The Kolchak Tapes: The Night Strangler (1973)

Reporter Carl Kolchak's second reported encounter with the supernatural, The Night Strangler, was broadcast on the night of January 16, 1973.

Chris Stachiw and Mike White discuss The Night Stalker and the character of Carl Kolchak (Darren McGavin). Written by (and later adapted for a novel by Kolchak creator Jeff Rice), the made-for-TV movie was directed by Dan Curtis (Dark Shadows).

Special Guest: Amanda Reyes, editor of Are You In The House Alone?: A TV Movie Compendium 1964-1999.

Listen/Download Now:


Links:
Buy The Night Strangler on DVD
Listen to the Made for TV Mayhem podcast
Visit The Kolchak Tapes Facebook page
Subscribe to The Kolchak Tapes on iTunes

Music:
Music by John Walker, Robert Cobert, Gil Milles

Watch:


2/19/2017

2 comments:

  1. I love this series, The Night Strangler is so much better than the original Night Stalker movie. As far as the cameo appearances of Margaret Hamilton, Al Lewis, etc., their additional scenes were cut out. I have been to Seattle on multiple occasions and my favorite thing to do is go on the underground tour. Why they haven’t done a horror movie there is beyond me. The Night Strangler underground sequences were filmed at the “Bradbury Building” the same location as Blade Runner .FYI

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  2. Tough love, guys... Your assessment of STRANGLER is pretty much dead on, though it's still good to see McGavin and Oakland do their thing, and the supporting cast.

    One thing with 70's television - for the most part, comparing it to contemporary tv series is going to result in a lot of headache and disappointment. Most of it was completely geared around formula and grinding out 24 hours for a season, so there's not a lot of continuity in the storytelling. It is what it is.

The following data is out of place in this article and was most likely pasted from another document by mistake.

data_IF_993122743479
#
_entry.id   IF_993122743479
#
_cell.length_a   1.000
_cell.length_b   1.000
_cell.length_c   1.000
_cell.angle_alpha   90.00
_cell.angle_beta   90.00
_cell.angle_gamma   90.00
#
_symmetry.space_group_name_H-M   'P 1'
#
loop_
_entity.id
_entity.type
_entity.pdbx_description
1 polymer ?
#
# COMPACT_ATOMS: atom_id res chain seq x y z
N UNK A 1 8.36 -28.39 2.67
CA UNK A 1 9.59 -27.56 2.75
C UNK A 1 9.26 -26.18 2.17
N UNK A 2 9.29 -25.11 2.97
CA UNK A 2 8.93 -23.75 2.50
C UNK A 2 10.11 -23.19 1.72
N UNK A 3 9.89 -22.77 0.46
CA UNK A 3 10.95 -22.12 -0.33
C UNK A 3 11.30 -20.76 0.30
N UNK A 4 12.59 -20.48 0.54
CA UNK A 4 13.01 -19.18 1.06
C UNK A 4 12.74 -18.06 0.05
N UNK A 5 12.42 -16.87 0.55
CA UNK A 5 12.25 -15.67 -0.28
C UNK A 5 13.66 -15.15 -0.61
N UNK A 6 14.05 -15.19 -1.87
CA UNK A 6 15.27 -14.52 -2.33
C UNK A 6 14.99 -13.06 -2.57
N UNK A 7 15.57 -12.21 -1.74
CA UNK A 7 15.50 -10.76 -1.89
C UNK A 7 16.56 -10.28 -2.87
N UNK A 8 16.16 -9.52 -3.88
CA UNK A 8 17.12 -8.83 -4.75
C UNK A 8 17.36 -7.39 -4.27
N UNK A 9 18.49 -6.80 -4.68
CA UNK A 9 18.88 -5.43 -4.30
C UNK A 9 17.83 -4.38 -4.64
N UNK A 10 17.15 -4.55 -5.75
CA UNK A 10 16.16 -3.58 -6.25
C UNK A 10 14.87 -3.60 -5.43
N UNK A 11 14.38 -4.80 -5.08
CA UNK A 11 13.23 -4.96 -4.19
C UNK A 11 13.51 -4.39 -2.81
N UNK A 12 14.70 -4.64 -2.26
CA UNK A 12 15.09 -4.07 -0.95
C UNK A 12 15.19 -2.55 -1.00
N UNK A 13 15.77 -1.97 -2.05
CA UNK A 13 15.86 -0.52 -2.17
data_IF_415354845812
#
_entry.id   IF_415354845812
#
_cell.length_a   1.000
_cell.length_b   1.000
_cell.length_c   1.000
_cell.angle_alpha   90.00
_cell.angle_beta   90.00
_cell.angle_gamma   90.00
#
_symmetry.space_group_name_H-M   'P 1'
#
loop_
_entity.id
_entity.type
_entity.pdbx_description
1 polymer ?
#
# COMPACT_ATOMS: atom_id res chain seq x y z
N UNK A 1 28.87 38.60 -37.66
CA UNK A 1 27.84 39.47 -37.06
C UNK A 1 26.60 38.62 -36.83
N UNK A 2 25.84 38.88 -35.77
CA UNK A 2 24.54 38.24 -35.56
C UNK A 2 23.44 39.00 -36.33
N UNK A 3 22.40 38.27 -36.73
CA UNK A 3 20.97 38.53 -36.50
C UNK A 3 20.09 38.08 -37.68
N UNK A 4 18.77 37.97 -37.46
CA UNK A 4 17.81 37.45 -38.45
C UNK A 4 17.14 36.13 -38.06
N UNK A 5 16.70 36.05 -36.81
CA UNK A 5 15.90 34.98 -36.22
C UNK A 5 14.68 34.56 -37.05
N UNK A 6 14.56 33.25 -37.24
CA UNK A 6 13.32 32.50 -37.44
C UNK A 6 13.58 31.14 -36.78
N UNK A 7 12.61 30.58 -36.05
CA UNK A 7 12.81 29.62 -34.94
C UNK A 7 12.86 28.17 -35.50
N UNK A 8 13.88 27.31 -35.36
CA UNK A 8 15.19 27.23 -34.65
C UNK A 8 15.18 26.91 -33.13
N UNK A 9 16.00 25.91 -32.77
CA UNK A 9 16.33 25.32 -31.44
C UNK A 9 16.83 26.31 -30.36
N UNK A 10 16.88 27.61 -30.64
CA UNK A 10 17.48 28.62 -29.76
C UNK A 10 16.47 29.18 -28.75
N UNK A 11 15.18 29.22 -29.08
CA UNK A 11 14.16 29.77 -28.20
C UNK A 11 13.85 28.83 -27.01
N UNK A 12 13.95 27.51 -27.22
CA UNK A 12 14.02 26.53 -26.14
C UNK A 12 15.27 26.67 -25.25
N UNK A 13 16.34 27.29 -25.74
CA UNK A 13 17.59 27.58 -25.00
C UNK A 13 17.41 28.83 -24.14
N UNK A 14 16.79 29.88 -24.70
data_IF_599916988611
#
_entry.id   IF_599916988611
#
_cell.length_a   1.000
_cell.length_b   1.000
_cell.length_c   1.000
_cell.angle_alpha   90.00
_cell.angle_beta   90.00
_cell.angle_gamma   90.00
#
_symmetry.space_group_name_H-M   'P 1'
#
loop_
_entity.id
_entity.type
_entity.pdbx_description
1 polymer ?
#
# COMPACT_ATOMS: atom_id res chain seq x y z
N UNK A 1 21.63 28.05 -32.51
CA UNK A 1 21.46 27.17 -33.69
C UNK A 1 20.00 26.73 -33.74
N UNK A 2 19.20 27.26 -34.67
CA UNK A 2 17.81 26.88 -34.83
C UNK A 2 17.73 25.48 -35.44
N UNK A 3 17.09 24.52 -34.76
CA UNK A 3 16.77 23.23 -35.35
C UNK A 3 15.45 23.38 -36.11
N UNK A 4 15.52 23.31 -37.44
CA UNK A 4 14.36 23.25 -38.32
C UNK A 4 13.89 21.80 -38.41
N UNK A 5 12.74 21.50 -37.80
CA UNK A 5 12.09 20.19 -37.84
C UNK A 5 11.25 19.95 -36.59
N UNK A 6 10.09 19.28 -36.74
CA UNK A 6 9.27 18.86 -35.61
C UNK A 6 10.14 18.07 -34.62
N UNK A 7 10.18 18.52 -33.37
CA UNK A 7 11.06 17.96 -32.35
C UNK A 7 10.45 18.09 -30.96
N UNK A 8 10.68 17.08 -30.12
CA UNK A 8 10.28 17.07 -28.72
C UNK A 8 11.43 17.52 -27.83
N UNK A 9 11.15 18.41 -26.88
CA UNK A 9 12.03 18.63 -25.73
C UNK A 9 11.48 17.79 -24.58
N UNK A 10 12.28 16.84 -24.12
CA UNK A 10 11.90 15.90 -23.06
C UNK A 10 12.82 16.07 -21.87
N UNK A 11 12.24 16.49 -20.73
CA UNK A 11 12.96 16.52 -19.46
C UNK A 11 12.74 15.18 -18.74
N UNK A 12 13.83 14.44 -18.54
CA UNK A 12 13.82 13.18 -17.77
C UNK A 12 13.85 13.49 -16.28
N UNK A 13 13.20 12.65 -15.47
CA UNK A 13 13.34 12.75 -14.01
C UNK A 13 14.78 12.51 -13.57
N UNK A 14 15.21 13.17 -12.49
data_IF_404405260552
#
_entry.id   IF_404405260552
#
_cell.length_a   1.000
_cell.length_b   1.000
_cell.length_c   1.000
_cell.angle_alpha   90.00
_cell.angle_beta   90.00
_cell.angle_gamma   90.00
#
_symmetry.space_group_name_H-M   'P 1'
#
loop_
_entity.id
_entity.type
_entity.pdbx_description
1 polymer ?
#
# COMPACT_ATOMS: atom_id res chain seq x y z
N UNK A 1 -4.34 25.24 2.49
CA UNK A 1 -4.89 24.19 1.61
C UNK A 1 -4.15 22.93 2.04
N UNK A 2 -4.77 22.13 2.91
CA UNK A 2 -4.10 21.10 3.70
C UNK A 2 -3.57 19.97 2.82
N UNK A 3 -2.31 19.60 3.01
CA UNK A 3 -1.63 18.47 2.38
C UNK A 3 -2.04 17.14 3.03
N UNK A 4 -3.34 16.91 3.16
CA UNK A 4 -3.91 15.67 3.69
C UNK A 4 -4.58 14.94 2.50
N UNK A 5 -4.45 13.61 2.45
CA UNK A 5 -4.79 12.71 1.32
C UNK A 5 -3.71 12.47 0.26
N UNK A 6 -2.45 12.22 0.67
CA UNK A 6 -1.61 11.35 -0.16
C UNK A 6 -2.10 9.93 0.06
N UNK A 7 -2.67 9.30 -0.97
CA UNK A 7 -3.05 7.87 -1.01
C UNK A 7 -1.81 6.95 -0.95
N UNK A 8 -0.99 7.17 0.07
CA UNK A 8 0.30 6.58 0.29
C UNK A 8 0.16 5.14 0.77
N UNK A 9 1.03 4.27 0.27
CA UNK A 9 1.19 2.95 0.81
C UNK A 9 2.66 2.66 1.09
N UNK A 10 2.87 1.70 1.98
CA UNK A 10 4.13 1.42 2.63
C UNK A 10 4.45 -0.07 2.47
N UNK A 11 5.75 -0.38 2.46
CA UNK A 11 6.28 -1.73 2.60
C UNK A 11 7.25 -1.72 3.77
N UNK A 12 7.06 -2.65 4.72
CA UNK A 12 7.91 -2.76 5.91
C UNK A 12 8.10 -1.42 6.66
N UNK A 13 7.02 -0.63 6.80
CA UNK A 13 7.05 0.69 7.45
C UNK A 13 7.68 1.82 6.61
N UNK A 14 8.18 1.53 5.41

Never really bothered by the fact that Kolchak encounters a lot of monsters in Chicago (although two episodes, "The Werewolf" and "The Vampire" take place outside of Chicago)... it's the same conceit of events taking place in a major metropolitan city that the comics use... only instead of using New York or L.A., they used someplace that was relatively fresh, but still had that metropolitan feel. For me, I don't need an explanation why there are so many monsters and weird shit in Chicago... it's enough that it DOES exist, and out of the sight of most people. Like Kolchak's tagline says, "it couldn't happen HERE..."

    Surprised that Amanda didn't mention one recent example of a Lifetime tv movie that did feature the supernatural and homaged a tv-movie classic: the James Franco-produced remake of MOTHER, MAY I SLEEP WITH DANGER?, featuring The Franco in full smarm and Lesbian Vampires!

    Great work as usual... looking forward to the NORLISS TAPES segment.

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